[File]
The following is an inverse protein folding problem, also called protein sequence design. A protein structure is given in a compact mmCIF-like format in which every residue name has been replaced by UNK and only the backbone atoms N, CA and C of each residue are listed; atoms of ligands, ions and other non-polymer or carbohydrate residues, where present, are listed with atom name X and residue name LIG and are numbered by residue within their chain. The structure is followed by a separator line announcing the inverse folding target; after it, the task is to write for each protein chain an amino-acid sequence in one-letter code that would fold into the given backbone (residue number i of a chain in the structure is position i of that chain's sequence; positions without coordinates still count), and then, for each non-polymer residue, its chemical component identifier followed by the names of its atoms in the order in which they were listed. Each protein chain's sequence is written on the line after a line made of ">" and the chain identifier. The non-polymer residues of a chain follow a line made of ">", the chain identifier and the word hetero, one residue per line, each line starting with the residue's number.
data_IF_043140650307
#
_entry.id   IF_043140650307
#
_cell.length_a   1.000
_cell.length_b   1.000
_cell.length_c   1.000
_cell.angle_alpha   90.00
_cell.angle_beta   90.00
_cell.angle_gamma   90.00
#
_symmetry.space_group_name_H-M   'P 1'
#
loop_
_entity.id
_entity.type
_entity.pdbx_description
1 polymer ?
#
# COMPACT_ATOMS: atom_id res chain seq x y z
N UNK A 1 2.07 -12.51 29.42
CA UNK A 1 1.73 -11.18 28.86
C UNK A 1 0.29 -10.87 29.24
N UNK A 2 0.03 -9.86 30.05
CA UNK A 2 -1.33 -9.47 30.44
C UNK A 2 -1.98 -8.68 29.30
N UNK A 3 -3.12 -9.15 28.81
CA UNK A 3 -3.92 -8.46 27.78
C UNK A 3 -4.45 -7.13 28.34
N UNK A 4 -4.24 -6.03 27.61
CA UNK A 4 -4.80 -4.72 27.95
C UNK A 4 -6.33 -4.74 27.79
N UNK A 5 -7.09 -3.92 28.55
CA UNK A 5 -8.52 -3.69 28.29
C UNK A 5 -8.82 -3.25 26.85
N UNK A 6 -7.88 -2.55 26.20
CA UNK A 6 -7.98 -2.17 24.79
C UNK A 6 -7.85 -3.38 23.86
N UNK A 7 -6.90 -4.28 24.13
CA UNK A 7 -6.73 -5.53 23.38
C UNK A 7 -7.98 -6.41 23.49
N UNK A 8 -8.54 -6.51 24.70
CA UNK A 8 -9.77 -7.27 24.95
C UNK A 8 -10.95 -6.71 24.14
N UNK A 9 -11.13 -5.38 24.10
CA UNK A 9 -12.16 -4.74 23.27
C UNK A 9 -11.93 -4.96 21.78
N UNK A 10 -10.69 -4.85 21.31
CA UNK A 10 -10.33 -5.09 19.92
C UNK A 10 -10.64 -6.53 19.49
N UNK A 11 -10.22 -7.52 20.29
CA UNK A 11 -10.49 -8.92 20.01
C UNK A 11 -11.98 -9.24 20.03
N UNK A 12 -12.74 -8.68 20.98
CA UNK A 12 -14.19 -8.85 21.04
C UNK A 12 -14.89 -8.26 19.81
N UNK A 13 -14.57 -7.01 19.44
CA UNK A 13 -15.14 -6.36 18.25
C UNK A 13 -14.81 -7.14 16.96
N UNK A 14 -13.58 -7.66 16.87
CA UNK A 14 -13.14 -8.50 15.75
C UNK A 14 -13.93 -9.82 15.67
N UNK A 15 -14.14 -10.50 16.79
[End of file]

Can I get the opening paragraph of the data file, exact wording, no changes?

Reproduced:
The following is an inverse protein folding problem, also called protein sequence design. A protein structure is given in a compact mmCIF-like format in which every residue name has been replaced by UNK and only the backbone atoms N, CA and C of each residue are listed; atoms of ligands, ions and other non-polymer or carbohydrate residues, where present, are listed with atom name X and residue name LIG and are numbered by residue within their chain. The structure is followed by a separator line announcing the inverse folding target; after it, the task is to write for each protein chain an amino-acid sequence in one-letter code that would fold into the given backbone (residue number i of a chain in the structure is position i of that chain's sequence; positions without coordinates still count), and then, for each non-polymer residue, its chemical component identifier followed by the names of its atoms in the order in which they were listed. Each protein chain's sequence is written on the line after a line made of ">" and the chain identifier. The non-polymer residues of a chain follow a line made of ">", the chain identifier and the word hetero, one residue per line, each line starting with the residue's number.